Is ERAS in laparoscopic surgery for colorectal cancer changing risk factors for delayed recovery?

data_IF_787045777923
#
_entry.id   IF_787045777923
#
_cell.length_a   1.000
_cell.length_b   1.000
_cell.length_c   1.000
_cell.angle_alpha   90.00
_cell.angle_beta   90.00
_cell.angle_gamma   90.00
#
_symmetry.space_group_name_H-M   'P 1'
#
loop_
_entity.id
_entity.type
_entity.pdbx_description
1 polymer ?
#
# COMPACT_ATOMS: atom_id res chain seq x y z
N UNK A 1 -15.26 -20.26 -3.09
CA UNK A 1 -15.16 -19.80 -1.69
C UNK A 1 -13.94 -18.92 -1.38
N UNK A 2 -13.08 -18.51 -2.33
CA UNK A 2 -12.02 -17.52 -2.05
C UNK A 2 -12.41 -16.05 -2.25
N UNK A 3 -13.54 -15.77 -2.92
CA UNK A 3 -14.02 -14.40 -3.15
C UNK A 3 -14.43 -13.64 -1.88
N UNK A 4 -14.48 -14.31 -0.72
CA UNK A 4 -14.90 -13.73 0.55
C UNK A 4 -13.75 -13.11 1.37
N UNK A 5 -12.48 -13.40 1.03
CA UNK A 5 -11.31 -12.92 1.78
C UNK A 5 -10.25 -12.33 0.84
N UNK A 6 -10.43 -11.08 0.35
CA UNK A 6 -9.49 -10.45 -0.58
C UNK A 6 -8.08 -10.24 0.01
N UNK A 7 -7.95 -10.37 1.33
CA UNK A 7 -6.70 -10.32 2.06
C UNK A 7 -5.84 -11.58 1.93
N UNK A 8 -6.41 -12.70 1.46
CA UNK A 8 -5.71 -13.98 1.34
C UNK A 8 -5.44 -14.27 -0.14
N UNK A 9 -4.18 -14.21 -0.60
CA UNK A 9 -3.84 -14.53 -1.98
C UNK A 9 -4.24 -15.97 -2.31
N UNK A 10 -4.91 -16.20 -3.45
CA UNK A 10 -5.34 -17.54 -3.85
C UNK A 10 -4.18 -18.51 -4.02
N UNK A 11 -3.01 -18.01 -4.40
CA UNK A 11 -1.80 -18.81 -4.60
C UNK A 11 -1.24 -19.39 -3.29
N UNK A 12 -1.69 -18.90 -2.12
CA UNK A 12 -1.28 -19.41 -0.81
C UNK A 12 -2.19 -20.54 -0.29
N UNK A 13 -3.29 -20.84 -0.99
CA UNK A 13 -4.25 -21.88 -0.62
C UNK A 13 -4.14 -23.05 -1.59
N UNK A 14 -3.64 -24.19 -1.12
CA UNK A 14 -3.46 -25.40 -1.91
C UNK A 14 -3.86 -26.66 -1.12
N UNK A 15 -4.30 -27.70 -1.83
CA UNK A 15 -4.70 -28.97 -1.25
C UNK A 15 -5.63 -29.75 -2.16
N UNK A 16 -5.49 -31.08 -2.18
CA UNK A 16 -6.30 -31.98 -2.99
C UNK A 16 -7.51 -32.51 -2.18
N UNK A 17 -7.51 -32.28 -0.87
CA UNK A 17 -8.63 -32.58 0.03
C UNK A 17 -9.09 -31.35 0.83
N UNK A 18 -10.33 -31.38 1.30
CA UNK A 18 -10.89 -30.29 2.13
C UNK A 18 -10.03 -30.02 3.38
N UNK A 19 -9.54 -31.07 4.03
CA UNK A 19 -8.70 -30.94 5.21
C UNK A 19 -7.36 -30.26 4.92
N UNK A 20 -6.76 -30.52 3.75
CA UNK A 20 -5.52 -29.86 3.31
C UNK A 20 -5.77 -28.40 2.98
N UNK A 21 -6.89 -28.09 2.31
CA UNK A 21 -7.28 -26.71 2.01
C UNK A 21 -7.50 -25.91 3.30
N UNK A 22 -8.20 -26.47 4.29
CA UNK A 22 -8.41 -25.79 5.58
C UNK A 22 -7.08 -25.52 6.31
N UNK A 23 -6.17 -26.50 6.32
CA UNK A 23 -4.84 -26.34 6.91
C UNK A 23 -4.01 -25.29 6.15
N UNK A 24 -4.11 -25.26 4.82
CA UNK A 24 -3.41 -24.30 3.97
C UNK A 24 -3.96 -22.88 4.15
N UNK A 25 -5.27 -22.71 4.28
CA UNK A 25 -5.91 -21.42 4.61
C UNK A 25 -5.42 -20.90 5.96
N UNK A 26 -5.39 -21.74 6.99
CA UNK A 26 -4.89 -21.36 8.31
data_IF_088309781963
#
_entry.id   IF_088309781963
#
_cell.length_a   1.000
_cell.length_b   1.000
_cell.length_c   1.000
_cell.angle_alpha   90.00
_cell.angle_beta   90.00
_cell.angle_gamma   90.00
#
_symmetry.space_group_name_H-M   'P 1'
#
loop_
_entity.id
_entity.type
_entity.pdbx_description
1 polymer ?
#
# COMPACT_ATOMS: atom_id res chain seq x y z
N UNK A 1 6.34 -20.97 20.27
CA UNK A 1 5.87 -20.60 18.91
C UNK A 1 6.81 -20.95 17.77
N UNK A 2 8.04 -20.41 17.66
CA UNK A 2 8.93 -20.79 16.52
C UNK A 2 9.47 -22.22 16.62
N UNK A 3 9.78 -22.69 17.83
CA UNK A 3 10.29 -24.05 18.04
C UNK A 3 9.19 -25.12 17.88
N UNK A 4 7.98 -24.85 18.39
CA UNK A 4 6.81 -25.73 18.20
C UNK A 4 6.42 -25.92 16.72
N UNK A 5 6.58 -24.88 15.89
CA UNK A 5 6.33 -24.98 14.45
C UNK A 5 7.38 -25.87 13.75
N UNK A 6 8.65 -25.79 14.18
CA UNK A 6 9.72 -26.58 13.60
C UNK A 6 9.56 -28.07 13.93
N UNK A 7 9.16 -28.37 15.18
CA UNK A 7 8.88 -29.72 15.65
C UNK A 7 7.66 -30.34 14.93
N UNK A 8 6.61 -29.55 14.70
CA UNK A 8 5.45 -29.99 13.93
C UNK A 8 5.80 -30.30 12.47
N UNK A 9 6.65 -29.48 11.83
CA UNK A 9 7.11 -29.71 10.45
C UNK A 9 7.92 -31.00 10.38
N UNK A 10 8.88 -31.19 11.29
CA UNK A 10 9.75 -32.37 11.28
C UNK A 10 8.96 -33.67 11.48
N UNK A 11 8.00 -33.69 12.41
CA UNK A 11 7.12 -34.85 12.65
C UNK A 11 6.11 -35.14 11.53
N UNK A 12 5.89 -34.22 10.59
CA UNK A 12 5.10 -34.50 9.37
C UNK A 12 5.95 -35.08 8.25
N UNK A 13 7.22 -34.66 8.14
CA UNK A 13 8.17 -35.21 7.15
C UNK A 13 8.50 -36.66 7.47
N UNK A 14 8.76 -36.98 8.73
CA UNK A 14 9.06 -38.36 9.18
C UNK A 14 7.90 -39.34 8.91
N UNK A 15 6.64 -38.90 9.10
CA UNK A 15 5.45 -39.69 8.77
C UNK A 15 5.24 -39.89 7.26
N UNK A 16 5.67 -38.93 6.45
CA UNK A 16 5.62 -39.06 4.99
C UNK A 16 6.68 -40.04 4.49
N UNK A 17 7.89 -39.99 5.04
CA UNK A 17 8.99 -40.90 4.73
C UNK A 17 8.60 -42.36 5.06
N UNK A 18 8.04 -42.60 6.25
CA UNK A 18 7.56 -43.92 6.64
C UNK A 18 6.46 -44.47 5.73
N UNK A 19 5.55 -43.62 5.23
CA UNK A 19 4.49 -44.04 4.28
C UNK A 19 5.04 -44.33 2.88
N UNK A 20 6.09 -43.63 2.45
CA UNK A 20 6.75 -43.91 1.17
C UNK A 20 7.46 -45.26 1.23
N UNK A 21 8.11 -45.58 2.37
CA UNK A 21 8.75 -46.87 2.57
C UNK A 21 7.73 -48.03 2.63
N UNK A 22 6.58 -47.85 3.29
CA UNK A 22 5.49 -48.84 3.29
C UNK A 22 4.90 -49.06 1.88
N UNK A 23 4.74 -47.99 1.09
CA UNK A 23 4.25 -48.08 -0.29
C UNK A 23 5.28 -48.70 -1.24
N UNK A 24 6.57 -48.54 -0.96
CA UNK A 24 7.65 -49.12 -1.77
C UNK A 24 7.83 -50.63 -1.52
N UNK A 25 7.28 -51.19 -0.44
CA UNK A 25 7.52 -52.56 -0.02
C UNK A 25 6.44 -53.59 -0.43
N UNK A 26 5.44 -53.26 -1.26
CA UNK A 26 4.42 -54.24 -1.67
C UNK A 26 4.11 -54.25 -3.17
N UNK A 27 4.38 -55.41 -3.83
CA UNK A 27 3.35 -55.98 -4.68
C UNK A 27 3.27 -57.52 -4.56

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There is evidence that implementation of enhanced recovery after surgery (ERAS) protocols into colorectal surgery reduces complication rate and improves postoperative recovery. However, most published papers on ERAS outcomes and length of stay in hospital (LOS) include patients undergoing open resections. The aim of this pilot study was to determine the factors affecting recovery and LOS in patients after laparoscopic colorectal surgery for cancer combined with ERAS protocol. One hundred and forty-three consecutive patients undergoing elective laparoscopic resection were prospectively evaluated. They were divided into two subgroups depending on their reaching the targeted length of stay-LOS (75 patients in group 1-≤4 days, 68 patients in group 2->4 days). A univariate and multivariate logistic regression analysis was performed to assess for factors (demographics, perioperative parameters, complications and compliance with the ERAS protocol) independently associated with LOS of 4 days or longer. The median LOS in the entire group was 4 days. The postoperative complication rate was higher (18.7 vs. 36.7 %), and the compliance with ERAS protocol was lower (91.2 vs. 76.7 %) in group 2. There was an association between the pre- and postoperative compliance and the subsequent complications. In uni- and multivariate analysis, the lack of balanced fluid therapy (OR 3.87), lack of early mobilization (OR 20.74), prolonged urinary catheterization (OR 4.58) and use of drainage (OR 2.86) were significantly associated with prolonged LOS. Neither traditional patient risk factors nor the stage of the cancer was predictive of the duration of hospital stay. Instead, compliance with the ERAS protocol seems to influence recovery and LOS when applied to laparoscopic colorectal cancer surgery.
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